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RE: starship-design: Interstellar mission within fifty years


> One million antiprotons are about (1/6.023*10^23)*10^6 grams of
> mass; twice that mass converted to energy is about 3*10^-4
> Joules.  Admittedly that turns out to be a fair amount of hard
> radiation (gamma rays plus pions and such) if you annihilate them
> all at once; perhaps you could give someone cancer or radiation
> poisoning if you direct them properly.  But you'd need many
> billions of antiprotons before you could blow anyone's hand off.
> However, it does seem as if antiproton-catalyzed fusion will
> require a fairly hefty supply of antiprotons.  Neither does it
> seem likely that you can generate enough antiprotons from the
> energy released by fusion to have a self-sustaining system.

Admittedly, it will take quite a bit more than what current Penning traps
hold to become "dangerous", you probably could dump them in your hand
without any significant effect. My intent was to illustrate by analogy that
the preceding statement was nonsense.

Antiproton catalyzed micro fusion is not self sustaining, it requires a
regular injection of fresh antiprotons every few cycles or so (which is
better than what we thought a year ago). It is, however, an over entropy
reaction, unless one considers the energy put into creating the antiprotons
in the first place, in which case it becomes the world's most expensive

However, I can easily believe that given fifty years, this sort of engine
could be using Lithium or Boron to produce much more thrust than the current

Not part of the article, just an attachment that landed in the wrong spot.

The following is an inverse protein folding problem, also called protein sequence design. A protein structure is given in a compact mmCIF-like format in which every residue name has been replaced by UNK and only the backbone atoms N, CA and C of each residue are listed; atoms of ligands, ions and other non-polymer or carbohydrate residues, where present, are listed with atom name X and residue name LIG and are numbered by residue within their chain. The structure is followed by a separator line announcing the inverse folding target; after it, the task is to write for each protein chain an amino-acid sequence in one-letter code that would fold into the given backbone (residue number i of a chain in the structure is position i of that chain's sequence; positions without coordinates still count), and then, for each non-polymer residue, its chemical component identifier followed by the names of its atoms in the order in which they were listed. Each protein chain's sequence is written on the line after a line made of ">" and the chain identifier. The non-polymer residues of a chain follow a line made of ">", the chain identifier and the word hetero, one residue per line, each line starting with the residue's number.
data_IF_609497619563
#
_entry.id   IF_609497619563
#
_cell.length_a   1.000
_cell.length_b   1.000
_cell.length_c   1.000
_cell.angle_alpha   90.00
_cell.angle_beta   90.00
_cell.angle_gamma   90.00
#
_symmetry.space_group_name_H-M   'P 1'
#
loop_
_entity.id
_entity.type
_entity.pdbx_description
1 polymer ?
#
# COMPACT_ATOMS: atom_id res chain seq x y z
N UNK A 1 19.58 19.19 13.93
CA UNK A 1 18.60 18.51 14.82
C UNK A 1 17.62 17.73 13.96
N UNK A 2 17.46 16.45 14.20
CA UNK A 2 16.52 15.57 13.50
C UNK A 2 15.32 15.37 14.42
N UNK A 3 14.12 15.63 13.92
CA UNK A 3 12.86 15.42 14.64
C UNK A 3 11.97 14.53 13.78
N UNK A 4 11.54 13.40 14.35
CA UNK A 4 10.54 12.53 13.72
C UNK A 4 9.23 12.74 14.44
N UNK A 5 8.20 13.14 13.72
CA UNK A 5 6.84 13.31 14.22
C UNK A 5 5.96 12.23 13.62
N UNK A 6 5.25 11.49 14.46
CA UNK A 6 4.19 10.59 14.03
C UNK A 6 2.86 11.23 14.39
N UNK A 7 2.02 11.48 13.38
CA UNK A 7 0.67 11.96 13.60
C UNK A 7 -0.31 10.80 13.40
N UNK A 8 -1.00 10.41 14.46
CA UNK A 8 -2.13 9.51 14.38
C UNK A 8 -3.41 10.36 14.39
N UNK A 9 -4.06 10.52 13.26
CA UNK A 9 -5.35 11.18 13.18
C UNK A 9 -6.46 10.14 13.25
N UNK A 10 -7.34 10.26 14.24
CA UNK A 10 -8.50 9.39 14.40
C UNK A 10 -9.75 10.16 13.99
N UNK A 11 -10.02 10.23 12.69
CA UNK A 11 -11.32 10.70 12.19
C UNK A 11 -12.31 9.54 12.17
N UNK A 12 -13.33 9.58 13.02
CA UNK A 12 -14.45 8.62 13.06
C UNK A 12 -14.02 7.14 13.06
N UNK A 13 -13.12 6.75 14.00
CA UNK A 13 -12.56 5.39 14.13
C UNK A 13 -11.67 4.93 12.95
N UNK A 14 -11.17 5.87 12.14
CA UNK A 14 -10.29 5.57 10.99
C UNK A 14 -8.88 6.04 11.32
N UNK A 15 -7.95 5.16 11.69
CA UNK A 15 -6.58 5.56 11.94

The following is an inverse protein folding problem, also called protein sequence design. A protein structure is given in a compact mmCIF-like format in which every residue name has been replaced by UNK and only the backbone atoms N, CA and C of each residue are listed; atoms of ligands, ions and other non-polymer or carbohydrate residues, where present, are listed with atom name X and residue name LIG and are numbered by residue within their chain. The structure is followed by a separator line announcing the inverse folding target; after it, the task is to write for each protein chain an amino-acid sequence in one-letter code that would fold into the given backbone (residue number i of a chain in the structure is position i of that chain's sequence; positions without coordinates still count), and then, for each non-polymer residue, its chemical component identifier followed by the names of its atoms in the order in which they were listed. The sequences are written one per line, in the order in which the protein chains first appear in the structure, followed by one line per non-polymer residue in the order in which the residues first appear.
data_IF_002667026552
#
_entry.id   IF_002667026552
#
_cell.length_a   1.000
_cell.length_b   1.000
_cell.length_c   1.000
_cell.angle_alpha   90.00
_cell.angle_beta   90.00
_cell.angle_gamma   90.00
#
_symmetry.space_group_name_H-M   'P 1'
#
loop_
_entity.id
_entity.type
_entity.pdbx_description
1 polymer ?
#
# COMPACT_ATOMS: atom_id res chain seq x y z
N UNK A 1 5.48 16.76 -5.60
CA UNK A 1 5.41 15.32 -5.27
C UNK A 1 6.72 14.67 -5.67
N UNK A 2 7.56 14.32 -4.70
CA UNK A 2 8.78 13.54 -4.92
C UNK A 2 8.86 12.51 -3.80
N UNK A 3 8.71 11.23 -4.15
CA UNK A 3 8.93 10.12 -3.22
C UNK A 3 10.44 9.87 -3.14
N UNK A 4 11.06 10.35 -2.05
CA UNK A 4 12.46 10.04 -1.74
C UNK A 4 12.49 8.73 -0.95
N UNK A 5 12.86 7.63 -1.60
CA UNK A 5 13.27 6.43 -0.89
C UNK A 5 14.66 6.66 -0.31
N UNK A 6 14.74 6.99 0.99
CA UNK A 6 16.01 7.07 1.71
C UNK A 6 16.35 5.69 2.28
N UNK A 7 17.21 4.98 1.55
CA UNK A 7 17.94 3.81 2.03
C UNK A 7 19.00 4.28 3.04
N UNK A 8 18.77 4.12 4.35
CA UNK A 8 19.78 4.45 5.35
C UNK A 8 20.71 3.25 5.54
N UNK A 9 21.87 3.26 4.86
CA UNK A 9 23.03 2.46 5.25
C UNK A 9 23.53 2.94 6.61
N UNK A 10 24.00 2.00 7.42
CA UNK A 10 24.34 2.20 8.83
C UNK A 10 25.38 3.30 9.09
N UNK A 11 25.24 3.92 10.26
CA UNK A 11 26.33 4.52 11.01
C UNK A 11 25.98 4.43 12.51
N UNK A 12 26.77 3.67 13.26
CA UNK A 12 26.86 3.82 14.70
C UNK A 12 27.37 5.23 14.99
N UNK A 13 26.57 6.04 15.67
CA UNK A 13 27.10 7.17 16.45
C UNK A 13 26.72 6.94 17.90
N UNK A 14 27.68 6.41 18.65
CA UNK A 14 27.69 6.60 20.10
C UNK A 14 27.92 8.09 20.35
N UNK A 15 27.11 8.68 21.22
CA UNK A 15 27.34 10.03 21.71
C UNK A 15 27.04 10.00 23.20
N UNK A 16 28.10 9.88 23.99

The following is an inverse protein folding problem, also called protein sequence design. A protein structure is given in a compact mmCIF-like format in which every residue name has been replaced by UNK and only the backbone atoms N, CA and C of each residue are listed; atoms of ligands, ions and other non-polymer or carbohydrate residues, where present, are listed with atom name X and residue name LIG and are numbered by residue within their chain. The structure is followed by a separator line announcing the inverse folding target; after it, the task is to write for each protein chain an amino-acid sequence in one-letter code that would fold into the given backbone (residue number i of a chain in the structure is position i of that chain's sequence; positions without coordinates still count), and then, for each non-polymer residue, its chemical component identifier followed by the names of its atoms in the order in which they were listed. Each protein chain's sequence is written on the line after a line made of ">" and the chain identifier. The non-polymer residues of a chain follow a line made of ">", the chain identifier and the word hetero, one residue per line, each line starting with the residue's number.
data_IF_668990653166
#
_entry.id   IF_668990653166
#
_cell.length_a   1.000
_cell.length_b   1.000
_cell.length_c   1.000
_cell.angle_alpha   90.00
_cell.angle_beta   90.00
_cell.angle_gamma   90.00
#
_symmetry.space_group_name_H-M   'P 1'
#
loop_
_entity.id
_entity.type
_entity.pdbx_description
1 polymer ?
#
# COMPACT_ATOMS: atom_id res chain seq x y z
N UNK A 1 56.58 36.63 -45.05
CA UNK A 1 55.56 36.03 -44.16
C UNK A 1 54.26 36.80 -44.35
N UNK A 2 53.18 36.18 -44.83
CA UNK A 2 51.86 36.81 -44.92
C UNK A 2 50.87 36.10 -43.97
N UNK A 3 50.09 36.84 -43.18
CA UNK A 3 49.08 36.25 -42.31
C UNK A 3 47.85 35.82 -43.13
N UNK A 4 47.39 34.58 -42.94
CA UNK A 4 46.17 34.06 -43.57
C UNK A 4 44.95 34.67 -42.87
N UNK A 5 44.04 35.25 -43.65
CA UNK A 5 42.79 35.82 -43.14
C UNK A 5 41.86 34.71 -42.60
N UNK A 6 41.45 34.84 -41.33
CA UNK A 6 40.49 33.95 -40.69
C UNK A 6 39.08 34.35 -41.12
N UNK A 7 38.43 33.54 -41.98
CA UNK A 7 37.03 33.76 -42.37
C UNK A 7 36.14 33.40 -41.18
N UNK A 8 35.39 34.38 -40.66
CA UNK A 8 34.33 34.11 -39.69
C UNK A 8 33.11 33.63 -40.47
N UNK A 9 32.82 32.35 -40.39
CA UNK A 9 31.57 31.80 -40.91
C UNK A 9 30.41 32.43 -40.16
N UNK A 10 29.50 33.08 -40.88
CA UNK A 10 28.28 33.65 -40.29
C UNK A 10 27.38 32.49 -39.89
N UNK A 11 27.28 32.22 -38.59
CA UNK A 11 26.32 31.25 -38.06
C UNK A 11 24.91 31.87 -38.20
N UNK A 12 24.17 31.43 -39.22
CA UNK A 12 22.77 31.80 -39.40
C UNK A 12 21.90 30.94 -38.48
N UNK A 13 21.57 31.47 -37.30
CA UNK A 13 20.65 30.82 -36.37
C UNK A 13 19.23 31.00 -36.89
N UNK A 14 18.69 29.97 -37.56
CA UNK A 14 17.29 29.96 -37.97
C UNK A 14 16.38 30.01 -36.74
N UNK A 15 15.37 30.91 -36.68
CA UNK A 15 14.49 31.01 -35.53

generation under development with the added advantage of being aneutronic.
Antimatter production will probably be a purely space-based industry
converting solar energy into antimatter for storage in large quantities
somewhere off-planet (talk about a terrorist target). This scenario dodges
the entire question of self-sustaining over entropy fusion reactors, which
although they would be nice, aren't necessary.

The problem is, even with a thousand fold increase in power provided by
Lithium, Boron, etc. (which is stretching it), this will only meet the
lowest level engine specification I am currently proposing to the group -
which means a trip duration too long for human explorers. It can be
considered an interstellar drive, just not one we can use to meet our goals.

>From what I can see of the plans for the next twenty five years in space,
commercial enterprise will be firmly ensconced throughout near Earth space
by that time. We will already have acquired much of the experience I was
talking about and which most members of this list seem to agree is
necessary. That leaves us the next twenty five years to bring to maturity
the technologies required to transition from interplanetary to interstellar.